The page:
TechTalks from event: Conference on Learning Theory

  • The Best of Both Worlds: Stochastic and Adversarial Bandits Authors: Sbastien Bubeck and Aleksandrs Slivkins
    We present a new bandit algorithm, SAO (Stochastic and Adversarial Optimal) whose regret is (essentially) optimal both for adversarial rewards and for stochastic rewards. Specifically, SAO combines the O(?n) worst-case regret of Exp3 (Auer et al., 2002b) and the (poly)logarithmic regret of UCB1 (Auer et al., 2002a) for stochastic rewards. Adversarial rewards and stochastic rewards are the two main settings in the literature on multi-armed bandits (MAB). Prior work on MAB treats them separately, and does not attempt to jointly optimize for both. This result falls into the general agenda to design algorithms that combine the optimal worst-case performance with improved guarantees for "nice" problem instances.
  • Open Problem: Regret Bounds for Thompson Sampling Authors: Lihong Li and Olivier Chapelle
  • Open Problem: Better Bounds for Online Logistic Regression Authors: H. Brendan McMahan and Matthew Streeter
    Known algorithms applied to online logistic regression on a feasible set of L2 diameter D achieve regret bounds like O(eD log T) in one dimension, but we show a bound of O(?D + log T) is possible in a binary 1-dimensional problem. Thus, we pose the following question: Is it possible to achieve a regret bound for online logistic regression that is O(poly(D) log(T))? Even if this is not possible in general, it would be interesting to have a bound that reduces to our bound in the one-dimensional case.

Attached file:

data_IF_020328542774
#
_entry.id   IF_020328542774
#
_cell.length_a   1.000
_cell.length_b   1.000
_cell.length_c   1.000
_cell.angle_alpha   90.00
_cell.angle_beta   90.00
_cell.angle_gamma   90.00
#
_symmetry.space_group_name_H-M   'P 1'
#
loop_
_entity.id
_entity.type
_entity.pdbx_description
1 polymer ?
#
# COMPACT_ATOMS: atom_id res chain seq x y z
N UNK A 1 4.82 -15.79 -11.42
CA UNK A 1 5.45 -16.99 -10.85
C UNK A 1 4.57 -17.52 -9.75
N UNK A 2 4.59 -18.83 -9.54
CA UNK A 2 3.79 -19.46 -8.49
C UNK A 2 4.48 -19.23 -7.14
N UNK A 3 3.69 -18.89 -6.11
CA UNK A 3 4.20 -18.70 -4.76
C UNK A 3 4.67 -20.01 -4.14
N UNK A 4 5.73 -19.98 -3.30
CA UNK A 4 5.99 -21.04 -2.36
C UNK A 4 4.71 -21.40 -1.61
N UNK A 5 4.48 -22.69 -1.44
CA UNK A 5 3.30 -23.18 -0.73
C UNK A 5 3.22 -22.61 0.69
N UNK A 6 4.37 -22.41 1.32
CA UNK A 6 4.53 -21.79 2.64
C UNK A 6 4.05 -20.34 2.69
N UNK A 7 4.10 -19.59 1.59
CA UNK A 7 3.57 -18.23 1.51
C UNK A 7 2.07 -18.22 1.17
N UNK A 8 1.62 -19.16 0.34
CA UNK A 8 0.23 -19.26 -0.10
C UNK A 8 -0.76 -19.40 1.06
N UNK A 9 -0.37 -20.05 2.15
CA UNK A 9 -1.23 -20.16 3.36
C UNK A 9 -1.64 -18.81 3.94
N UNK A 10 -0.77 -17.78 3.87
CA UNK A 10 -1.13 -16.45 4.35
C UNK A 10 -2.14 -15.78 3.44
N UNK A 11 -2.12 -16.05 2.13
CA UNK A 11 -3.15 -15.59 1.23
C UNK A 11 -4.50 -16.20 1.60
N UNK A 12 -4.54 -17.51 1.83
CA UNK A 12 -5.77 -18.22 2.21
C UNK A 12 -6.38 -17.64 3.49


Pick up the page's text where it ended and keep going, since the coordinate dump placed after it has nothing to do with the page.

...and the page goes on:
• Open Problem: Learning Dynamic Network Models from a Static Snapshot Authors: Jan Ramon and Constantin Comendant
    In this paper we consider the problem of learning a graph generating process given the evolving graph at a single point in time. Given a graph of sufficient size, can we learn the (repeatable) process that generated it? We formalize the generic problem and then consider two simple instances which are variations on the well-know graph generation models by Erds-Rnyi and Albert-Barabasi.
  • Open Problem: Does AdaBoost Always Cycle? Authors: Cynthia Rudin, Robert E. Schapire, and Ingrid Daubechies
    We pose the question of whether the distributions computed by AdaBoost always converge to a cycle.
  • Open Problem: Is Averaging Needed for Strongly Convex Stochastic Gradient Descent? Authors:
    Stochastic gradient descent (SGD) is a simple and very popular iterative method to solve stochastic optimization problems which arise in machine learning. A common practice is to return the average of the SGD iterates. While the utility of this is well-understood for general convex problems, the situation is much less clear for strongly convex problems (such as solving SVM). Although the standard analysis in the strongly convex case requires averaging, it was recently shown that this actually degrades the convergence rate, and a better rate is obtainable by averaging just a suffix of the iterates. The question we pose is whether averaging is needed at all to get optimal rates.